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WASHINGTON — President Trump’s former campaign chairman Paul Manafort has been released from prison to home confinement over fears about the coronavirus.
The move marks a new twist in one of the most high-profile cases of the investigation into Trump’s ties to Russia, which sent Manafort and others in Trump’s inner circle to prison.
Manafort was charged with financial crimes and failing to register as a foreign agent in relation to his work as a consultant for the Russia-friendly former president of Ukraine, Viktor Yanukovych, but he wasn’t accused of any criminal wrongdoing in direct connection with his role with the Trump campaign.
Manafort, 71, was released from FCI Loretto in central Pennsylvania early Wednesday morning, a person familiar with his situation confirmed to VICE News, following a report from ABC News citing two sources.
Manafort and his lawyers have repeatedly complained of his failing health during his trial, sentencing and incarceration. Manafort appeared in court in a wheelchair during the latter days of his 2018 trial, and his attorneys said he suffered from gout and severe depression.
Manafort’s lawyer, Todd Blanche, said in December that Manafort had been hospitalized for reasons that weren’t entirely clear, and that neither his attorney nor family had been able to get updates about what was going on.
His attorneys sent a letter to the Bureau of Prisons last month asking that he be moved to home confinement because he’s at high risk of contracting COVID-19 due to his age and pre-existing conditions. His attorneys have said those include high blood pressure, liver disease and respiratory ailments.
Manafort had been due for release in 2024. He’d been incarcerated since the judge in his case revoked his bail in the summer of 2018 over accusations that he tried to reach out to witnesses in the case against him.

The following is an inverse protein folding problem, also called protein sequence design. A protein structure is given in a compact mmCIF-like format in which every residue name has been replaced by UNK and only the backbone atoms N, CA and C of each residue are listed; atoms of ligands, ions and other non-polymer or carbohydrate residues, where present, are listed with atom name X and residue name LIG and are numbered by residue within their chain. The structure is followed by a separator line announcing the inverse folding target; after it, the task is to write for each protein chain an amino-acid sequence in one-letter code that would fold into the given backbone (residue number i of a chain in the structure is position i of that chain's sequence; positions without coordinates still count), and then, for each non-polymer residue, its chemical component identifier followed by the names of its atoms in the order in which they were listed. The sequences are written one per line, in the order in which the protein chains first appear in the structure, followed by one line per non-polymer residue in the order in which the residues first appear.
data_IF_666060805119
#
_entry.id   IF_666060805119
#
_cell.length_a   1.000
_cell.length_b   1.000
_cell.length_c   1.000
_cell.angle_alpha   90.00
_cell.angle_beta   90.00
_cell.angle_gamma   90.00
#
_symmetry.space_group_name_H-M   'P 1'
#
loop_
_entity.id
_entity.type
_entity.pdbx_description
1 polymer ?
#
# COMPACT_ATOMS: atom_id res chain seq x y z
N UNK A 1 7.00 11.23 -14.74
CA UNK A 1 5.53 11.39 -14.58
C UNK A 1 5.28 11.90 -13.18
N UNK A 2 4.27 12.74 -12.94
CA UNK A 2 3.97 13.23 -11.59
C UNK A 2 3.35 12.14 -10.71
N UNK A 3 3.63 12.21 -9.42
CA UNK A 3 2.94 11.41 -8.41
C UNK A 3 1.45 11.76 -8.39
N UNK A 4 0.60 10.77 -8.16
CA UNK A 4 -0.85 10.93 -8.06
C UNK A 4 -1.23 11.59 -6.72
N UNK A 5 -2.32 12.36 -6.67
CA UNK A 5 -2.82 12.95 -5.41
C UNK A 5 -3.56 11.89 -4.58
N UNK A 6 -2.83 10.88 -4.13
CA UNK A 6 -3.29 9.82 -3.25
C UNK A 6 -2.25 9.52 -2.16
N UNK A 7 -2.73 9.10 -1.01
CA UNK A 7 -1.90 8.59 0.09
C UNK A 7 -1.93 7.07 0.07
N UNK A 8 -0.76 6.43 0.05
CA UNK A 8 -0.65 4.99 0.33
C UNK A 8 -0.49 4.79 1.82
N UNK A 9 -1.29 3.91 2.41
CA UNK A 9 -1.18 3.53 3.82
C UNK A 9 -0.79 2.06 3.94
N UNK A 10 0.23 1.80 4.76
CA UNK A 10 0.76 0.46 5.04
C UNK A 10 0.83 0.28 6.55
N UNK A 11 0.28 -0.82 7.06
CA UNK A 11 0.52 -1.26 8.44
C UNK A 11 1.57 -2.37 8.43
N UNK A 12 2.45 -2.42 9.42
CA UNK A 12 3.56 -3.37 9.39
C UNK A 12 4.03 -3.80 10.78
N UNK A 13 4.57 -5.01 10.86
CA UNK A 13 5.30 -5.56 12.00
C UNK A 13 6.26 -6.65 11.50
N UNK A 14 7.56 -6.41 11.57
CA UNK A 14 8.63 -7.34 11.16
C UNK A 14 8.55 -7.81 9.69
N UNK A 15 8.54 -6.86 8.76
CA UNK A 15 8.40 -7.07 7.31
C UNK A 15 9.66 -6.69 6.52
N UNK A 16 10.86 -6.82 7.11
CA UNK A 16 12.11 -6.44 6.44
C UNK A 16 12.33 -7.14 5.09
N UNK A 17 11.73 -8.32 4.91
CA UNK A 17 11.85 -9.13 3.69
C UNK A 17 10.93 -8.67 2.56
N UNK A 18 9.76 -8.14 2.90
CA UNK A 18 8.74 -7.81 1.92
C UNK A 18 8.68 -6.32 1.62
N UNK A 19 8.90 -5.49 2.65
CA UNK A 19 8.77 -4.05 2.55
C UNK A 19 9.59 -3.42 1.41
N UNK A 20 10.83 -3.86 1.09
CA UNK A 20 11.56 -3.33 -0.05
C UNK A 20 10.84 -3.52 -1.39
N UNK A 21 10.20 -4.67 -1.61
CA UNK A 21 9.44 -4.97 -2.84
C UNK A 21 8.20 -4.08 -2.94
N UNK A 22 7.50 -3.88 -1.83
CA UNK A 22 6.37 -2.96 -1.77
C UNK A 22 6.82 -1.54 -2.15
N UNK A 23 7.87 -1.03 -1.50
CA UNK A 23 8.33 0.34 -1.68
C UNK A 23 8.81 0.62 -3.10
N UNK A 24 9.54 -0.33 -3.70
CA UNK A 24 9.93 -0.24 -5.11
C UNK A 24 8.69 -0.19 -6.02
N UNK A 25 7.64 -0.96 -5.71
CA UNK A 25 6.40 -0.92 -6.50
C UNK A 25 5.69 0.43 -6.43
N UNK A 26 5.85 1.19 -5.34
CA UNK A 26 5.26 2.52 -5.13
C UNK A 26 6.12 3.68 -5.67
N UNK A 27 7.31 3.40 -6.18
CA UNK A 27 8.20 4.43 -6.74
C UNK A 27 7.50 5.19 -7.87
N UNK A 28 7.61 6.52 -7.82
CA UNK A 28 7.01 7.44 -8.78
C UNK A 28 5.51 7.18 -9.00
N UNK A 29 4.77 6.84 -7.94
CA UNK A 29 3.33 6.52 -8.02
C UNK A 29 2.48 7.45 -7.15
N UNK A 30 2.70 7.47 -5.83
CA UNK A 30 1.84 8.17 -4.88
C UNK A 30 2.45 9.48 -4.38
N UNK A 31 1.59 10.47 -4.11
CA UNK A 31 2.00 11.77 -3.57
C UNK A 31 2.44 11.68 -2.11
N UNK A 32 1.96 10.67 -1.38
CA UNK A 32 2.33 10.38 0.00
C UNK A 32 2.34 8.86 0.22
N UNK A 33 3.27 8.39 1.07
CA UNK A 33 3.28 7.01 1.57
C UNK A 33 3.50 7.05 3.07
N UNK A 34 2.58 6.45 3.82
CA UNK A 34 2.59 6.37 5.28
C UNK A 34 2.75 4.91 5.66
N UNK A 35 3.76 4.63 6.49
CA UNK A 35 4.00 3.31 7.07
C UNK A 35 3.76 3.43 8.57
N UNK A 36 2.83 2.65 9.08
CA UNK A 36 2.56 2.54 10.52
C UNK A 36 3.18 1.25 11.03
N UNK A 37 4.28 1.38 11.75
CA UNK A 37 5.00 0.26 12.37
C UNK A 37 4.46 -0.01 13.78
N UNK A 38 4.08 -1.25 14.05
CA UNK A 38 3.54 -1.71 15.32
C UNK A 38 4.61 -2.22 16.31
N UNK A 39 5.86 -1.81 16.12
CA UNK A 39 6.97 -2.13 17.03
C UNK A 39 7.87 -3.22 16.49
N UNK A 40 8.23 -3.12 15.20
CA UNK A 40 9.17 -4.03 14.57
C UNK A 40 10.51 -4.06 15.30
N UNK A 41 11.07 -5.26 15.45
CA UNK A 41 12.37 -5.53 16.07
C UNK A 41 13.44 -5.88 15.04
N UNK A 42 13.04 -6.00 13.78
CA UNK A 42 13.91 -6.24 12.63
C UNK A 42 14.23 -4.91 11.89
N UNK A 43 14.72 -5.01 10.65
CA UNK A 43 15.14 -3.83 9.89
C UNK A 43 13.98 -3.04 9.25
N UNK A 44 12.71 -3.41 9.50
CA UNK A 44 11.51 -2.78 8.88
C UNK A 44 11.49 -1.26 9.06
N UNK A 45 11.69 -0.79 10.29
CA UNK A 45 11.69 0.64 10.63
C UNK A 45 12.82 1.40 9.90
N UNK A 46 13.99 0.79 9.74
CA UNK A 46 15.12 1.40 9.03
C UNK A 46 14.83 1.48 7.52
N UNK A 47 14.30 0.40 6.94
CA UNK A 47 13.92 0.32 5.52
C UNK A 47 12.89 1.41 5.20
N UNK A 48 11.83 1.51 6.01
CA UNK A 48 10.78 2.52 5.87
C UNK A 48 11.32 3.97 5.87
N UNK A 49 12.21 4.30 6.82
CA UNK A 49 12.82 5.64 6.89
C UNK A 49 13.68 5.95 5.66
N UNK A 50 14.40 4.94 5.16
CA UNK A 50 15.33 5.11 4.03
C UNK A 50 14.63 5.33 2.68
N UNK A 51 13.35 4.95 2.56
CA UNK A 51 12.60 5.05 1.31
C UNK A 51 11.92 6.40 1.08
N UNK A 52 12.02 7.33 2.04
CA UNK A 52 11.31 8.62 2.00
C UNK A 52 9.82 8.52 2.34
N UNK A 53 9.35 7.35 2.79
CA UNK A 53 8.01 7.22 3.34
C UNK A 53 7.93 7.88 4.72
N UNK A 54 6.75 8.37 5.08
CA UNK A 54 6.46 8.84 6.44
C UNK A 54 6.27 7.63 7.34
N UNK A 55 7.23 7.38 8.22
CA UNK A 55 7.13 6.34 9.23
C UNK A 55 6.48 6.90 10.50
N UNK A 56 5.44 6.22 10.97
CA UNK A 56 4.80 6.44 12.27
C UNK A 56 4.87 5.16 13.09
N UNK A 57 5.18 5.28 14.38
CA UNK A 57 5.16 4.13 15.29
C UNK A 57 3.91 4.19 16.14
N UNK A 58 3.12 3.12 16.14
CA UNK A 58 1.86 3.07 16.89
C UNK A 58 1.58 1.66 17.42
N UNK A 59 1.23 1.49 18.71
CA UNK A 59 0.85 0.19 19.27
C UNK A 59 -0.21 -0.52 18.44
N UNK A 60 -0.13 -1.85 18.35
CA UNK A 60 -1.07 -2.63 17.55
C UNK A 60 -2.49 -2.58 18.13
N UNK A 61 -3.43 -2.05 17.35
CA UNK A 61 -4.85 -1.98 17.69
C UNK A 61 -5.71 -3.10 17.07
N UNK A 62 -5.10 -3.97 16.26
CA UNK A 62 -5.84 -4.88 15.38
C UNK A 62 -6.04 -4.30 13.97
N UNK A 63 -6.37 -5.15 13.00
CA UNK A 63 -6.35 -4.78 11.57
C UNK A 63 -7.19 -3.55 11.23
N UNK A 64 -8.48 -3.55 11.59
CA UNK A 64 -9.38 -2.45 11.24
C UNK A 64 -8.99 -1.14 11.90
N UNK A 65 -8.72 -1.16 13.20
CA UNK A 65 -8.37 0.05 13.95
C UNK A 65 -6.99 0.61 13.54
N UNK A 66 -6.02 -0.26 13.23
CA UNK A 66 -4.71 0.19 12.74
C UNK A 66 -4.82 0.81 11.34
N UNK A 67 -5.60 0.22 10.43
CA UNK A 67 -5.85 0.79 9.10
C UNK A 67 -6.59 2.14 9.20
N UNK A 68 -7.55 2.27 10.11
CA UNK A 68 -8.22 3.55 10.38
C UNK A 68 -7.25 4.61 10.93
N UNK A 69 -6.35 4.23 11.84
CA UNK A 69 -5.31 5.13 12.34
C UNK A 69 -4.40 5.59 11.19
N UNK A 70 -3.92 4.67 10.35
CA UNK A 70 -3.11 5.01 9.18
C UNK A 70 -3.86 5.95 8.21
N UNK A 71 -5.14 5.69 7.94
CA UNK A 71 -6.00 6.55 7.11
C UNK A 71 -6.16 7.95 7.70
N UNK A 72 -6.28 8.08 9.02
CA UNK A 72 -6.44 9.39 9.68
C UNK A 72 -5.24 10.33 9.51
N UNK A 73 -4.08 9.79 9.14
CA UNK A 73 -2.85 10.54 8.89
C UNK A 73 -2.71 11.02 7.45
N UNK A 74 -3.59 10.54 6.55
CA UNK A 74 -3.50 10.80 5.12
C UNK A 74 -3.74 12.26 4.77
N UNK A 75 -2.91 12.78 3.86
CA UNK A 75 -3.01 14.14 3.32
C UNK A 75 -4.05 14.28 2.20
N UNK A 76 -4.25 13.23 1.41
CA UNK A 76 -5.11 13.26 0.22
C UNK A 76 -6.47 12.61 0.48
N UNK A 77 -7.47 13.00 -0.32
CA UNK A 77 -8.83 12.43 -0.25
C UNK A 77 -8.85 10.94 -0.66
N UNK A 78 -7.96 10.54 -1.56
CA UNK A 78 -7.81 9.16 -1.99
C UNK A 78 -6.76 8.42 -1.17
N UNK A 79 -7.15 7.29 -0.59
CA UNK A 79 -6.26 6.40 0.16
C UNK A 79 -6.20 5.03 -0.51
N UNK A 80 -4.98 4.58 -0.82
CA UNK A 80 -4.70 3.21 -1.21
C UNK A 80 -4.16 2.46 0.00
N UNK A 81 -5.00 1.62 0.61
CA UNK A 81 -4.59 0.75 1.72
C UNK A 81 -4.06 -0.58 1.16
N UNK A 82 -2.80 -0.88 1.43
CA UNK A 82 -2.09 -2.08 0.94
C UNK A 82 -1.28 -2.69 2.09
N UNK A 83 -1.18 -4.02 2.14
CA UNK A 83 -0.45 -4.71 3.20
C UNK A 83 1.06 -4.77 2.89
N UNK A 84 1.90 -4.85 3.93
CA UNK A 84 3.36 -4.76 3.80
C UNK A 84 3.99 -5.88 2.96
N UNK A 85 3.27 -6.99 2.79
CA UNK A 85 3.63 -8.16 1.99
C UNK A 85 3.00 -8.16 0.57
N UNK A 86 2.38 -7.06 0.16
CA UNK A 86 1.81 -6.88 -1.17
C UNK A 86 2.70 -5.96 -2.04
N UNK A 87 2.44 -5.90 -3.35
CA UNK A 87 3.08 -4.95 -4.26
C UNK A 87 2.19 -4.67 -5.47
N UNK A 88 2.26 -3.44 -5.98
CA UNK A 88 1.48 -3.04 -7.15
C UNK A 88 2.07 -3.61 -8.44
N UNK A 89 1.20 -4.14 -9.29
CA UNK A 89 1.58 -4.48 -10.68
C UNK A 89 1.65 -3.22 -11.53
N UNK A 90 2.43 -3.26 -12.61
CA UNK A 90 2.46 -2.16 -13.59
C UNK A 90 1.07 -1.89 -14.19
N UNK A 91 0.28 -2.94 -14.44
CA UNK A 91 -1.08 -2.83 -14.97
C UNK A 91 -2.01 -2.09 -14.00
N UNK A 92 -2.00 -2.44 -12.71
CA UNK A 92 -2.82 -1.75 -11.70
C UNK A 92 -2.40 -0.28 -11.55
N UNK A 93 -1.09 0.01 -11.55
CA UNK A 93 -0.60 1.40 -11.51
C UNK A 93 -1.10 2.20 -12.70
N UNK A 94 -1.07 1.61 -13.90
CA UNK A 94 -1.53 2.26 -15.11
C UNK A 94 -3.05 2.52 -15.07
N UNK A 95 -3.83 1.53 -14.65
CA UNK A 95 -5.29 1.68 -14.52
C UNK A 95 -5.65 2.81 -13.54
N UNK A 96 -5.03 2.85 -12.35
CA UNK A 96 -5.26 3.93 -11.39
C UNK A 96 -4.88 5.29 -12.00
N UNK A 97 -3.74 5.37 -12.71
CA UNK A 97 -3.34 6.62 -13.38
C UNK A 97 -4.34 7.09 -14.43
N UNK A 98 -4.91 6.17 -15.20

U.S. authorities have been releasing some people from incarceration as the virus ravages American prisons. Attorney General William Barr has encouraged the director of the Bureau of Prisons to “prioritize the use of your various statutory authorities to grant home confinement for inmates seeking transfer in connection with the ongoing COVID-19 pandemic.”
Naturally, however, as more people are released, there’s been growing drama and controversy about how those decisions are made, about who gets sent home and who must stay behind.
Manafort’s former longtime deputy, Rick Gates, has also received leniency from his criminal sentence due to the pandemic.
Gates, who cooperated with prosecutors against his former mentor Manafort in a drama-packed courtroom appearance, was given a much lighter sentence than his former boss and was asked to serve 45 days in jail during intermittent stints on weekends.
But in April, Judge Amy Berman Jackson ruled that sentence would be “hereby suspended indefinitely.”
Meanwhile, Trump’s personal lawyer Michael Cohen is also supposed to be let out of jail soon, but his release has been mysteriously delayed, according to Cohen’s friend, advisor and former lawyer Lanny Davis.
Cohen was led to believe that he’d be let out on May 1. But as of May 2, he was “in effect in solitary confinement, under quarantine, rather than under home confinement as he was led to believe would occur yesterday,” Davis said in a statement to VICE News.
Cohen pleaded guilty to financial crimes, and to lying to Congress about his discussions with the Kremlin about the possibility of building a new Trump Tower in Moscow during the 2016 campaign.
Cover: In this June 27, 2019 file photo, Paul Manafort arrives in a New York court. (AP Photo/Seth Wenig, File)